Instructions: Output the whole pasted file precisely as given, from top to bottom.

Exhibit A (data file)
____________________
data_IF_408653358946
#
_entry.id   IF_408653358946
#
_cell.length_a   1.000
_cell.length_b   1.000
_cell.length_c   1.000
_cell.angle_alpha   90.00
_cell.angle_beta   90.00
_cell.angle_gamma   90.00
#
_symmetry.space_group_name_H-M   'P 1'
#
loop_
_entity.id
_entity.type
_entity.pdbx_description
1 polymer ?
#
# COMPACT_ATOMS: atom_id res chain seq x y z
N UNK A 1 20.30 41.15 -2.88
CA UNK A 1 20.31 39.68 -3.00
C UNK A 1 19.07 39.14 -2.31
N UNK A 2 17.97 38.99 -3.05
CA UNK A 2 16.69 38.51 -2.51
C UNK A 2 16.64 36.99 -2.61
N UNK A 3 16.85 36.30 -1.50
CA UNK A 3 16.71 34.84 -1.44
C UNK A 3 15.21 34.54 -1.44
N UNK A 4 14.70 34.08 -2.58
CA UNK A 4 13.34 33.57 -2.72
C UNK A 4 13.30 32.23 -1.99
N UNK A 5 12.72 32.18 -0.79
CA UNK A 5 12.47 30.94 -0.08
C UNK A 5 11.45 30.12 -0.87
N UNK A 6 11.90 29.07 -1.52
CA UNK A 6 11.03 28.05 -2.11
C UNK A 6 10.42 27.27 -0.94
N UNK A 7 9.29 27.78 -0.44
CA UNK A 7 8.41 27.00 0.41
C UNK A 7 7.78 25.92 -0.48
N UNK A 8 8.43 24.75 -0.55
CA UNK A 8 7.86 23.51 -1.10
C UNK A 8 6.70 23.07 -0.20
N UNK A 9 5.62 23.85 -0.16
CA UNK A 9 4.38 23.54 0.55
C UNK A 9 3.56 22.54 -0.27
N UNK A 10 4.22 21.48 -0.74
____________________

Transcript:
data_IF_408653358946
#
_entry.id   IF_408653358946
#
_cell.length_a   1.000
_cell.length_b   1.000
_cell.length_c   1.000
_cell.angle_alpha   90.00
_cell.angle_beta   90.00
_cell.angle_gamma   90.00
#
_symmetry.space_group_name_H-M   'P 1'
#
loop_
_entity.id
_entity.type
_entity.pdbx_description
1 polymer ?
#
# COMPACT_ATOMS: atom_id res chain seq x y z
N UNK A 1 20.30 41.15 -2.88
CA UNK A 1 20.31 39.68 -3.00
C UNK A 1 19.07 39.14 -2.31
N UNK A 2 17.97 38.99 -3.05
CA UNK A 2 16.69 38.51 -2.51
C UNK A 2 16.64 36.99 -2.61
N UNK A 3 16.85 36.30 -1.50
CA UNK A 3 16.71 34.84 -1.44
C UNK A 3 15.21 34.54 -1.44
N UNK A 4 14.70 34.08 -2.58
CA UNK A 4 13.34 33.57 -2.72
C UNK A 4 13.30 32.23 -1.99
N UNK A 5 12.72 32.18 -0.79
CA UNK A 5 12.47 30.94 -0.08
C UNK A 5 11.45 30.12 -0.87
N UNK A 6 11.90 29.07 -1.52
CA UNK A 6 11.03 28.05 -2.11
C UNK A 6 10.42 27.27 -0.94
N UNK A 7 9.29 27.78 -0.44
CA UNK A 7 8.41 27.00 0.41
C UNK A 7 7.78 25.92 -0.48
N UNK A 8 8.43 24.75 -0.55
CA UNK A 8 7.86 23.51 -1.10
C UNK A 8 6.70 23.07 -0.20
N UNK A 9 5.62 23.85 -0.16
CA UNK A 9 4.38 23.54 0.55
C UNK A 9 3.56 22.54 -0.27
N UNK A 10 4.22 21.48 -0.74